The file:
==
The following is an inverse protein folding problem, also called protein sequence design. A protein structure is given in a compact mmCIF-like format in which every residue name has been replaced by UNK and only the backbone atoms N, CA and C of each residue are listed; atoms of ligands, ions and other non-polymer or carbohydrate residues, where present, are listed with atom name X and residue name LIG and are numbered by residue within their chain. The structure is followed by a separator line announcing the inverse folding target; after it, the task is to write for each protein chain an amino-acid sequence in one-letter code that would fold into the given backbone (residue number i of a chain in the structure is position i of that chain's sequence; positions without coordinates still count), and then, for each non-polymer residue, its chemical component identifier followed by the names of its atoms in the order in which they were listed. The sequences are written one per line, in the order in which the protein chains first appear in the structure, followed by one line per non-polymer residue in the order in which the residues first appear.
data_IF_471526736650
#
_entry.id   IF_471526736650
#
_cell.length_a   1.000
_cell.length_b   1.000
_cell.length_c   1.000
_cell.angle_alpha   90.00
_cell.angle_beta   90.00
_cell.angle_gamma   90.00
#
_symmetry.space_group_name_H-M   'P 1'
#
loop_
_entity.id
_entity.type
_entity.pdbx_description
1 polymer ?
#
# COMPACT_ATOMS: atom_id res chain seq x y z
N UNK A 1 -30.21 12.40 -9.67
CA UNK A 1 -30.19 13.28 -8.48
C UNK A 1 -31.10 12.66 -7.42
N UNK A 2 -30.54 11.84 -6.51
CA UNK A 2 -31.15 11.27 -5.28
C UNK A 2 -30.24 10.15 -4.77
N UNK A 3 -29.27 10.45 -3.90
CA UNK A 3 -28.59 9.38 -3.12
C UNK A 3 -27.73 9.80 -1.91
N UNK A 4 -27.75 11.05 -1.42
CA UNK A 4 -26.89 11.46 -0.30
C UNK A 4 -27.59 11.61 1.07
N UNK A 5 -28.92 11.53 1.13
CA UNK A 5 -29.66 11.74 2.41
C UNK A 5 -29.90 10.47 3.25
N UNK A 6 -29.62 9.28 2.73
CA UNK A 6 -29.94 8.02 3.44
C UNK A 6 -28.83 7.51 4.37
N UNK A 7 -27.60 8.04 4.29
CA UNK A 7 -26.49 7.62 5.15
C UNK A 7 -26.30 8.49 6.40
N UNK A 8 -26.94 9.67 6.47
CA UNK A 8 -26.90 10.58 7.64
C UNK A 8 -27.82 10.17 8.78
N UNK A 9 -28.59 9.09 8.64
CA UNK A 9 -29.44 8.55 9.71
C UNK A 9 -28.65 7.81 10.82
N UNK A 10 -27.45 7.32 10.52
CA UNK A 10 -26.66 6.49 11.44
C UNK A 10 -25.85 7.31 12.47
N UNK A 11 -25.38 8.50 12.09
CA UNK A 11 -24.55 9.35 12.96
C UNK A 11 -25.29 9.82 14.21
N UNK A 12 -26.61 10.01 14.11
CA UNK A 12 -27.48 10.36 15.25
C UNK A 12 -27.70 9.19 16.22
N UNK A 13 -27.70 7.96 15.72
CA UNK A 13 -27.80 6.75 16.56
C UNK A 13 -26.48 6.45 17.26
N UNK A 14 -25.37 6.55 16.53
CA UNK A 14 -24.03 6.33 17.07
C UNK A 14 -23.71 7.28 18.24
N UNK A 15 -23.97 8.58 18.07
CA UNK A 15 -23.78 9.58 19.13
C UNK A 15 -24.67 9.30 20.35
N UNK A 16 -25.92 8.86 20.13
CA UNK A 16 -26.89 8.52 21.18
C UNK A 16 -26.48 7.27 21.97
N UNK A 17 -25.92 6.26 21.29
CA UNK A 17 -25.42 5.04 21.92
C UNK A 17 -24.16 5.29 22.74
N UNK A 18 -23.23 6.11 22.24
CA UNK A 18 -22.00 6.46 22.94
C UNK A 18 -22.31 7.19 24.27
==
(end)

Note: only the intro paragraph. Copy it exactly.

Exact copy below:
The following is an inverse protein folding problem, also called protein sequence design. A protein structure is given in a compact mmCIF-like format in which every residue name has been replaced by UNK and only the backbone atoms N, CA and C of each residue are listed; atoms of ligands, ions and other non-polymer or carbohydrate residues, where present, are listed with atom name X and residue name LIG and are numbered by residue within their chain. The structure is followed by a separator line announcing the inverse folding target; after it, the task is to write for each protein chain an amino-acid sequence in one-letter code that would fold into the given backbone (residue number i of a chain in the structure is position i of that chain's sequence; positions without coordinates still count), and then, for each non-polymer residue, its chemical component identifier followed by the names of its atoms in the order in which they were listed. The sequences are written one per line, in the order in which the protein chains first appear in the structure, followed by one line per non-polymer residue in the order in which the residues first appear.